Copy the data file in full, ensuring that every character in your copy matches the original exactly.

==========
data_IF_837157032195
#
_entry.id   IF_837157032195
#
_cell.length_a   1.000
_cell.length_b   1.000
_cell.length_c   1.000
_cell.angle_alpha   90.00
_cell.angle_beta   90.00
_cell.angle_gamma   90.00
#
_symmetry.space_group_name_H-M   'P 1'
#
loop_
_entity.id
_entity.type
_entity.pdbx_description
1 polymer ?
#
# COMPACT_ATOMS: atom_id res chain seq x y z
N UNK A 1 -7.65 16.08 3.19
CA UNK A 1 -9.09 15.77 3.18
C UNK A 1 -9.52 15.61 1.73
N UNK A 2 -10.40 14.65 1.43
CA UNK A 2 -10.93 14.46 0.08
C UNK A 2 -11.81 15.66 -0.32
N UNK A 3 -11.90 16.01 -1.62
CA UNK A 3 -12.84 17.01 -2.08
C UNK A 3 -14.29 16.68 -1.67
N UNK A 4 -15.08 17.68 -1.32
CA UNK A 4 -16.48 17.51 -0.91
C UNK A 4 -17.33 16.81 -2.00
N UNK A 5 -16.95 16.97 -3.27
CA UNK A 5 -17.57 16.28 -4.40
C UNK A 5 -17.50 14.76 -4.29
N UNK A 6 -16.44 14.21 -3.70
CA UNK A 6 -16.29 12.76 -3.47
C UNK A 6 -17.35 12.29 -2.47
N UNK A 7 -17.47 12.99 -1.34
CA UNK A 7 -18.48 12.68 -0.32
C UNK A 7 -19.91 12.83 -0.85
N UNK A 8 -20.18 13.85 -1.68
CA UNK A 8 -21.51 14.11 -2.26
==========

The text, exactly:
data_IF_837157032195
#
_entry.id   IF_837157032195
#
_cell.length_a   1.000
_cell.length_b   1.000
_cell.length_c   1.000
_cell.angle_alpha   90.00
_cell.angle_beta   90.00
_cell.angle_gamma   90.00
#
_symmetry.space_group_name_H-M   'P 1'
#
loop_
_entity.id
_entity.type
_entity.pdbx_description
1 polymer ?
#
# COMPACT_ATOMS: atom_id res chain seq x y z
N UNK A 1 -7.65 16.08 3.19
CA UNK A 1 -9.09 15.77 3.18
C UNK A 1 -9.52 15.61 1.73
N UNK A 2 -10.40 14.65 1.43
CA UNK A 2 -10.93 14.46 0.08
C UNK A 2 -11.81 15.66 -0.32
N UNK A 3 -11.90 16.01 -1.62
CA UNK A 3 -12.84 17.01 -2.08
C UNK A 3 -14.29 16.68 -1.67
N UNK A 4 -15.08 17.68 -1.32
CA UNK A 4 -16.48 17.51 -0.91
C UNK A 4 -17.33 16.81 -2.00
N UNK A 5 -16.95 16.97 -3.27
CA UNK A 5 -17.57 16.28 -4.40
C UNK A 5 -17.50 14.76 -4.29
N UNK A 6 -16.44 14.21 -3.70
CA UNK A 6 -16.29 12.76 -3.47
C UNK A 6 -17.35 12.29 -2.47
N UNK A 7 -17.47 12.99 -1.34
CA UNK A 7 -18.48 12.68 -0.32
C UNK A 7 -19.91 12.83 -0.85
N UNK A 8 -20.18 13.85 -1.68
CA UNK A 8 -21.51 14.11 -2.26